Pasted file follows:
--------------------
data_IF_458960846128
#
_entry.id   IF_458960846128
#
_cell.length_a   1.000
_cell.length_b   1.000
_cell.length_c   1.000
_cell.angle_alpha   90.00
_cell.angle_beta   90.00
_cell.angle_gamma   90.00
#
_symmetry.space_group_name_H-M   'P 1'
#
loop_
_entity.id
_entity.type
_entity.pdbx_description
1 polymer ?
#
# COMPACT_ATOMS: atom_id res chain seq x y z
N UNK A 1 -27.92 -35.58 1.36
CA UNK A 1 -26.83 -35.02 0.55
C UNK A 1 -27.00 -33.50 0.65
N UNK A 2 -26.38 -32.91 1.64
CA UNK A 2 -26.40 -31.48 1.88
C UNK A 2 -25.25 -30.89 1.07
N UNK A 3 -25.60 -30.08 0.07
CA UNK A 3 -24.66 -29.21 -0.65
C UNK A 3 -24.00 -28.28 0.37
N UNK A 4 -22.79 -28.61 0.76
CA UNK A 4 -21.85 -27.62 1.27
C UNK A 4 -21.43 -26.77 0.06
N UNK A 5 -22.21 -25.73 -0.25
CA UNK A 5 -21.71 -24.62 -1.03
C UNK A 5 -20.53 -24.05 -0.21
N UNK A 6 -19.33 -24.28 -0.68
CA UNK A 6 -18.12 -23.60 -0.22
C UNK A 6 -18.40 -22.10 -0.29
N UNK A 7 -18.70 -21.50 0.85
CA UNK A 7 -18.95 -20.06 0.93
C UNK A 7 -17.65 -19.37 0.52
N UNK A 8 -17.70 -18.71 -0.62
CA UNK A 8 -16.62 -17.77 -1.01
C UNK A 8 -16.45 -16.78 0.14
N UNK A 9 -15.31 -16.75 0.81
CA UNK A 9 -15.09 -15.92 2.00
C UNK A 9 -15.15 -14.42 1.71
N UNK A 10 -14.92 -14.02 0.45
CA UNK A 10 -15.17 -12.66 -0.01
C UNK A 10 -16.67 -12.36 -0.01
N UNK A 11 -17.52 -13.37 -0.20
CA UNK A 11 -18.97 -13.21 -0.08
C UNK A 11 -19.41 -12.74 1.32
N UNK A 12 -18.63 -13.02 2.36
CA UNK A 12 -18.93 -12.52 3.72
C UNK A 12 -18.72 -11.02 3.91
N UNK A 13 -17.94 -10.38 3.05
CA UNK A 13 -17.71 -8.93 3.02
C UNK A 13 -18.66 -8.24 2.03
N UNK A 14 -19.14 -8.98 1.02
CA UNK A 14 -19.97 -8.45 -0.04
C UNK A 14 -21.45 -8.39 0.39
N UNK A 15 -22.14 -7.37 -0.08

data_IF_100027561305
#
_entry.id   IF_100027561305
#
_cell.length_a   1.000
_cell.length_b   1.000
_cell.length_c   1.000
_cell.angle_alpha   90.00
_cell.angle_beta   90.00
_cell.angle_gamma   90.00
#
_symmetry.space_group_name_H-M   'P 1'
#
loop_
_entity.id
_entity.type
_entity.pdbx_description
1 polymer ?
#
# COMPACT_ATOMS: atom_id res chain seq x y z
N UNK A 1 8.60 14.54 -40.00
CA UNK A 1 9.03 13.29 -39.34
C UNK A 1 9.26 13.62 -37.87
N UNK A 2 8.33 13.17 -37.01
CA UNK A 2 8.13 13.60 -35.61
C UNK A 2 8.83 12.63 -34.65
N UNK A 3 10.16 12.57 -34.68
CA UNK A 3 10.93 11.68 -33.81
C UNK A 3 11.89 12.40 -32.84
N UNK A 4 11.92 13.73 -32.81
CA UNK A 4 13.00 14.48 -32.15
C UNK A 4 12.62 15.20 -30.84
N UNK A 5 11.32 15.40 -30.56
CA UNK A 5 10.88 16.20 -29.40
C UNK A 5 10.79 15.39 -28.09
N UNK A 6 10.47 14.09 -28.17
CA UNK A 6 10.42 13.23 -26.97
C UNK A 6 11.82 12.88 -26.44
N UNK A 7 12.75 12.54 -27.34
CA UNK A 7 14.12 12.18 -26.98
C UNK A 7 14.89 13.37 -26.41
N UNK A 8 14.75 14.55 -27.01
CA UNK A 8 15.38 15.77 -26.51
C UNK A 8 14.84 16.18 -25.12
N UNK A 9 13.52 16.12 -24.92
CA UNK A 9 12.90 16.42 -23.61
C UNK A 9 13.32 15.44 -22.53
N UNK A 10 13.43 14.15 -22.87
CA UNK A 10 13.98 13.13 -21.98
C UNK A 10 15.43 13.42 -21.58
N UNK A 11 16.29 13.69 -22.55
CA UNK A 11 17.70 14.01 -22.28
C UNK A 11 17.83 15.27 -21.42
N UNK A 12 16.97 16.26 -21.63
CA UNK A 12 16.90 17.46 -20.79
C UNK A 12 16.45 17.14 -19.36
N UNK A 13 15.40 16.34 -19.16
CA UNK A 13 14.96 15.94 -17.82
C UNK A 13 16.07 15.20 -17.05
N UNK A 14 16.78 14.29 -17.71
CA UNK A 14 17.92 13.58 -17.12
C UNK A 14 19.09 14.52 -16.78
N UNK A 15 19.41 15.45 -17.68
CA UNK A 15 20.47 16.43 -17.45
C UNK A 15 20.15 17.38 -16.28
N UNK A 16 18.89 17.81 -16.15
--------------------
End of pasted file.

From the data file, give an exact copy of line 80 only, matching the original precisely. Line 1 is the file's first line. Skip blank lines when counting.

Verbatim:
_entity.pdbx_description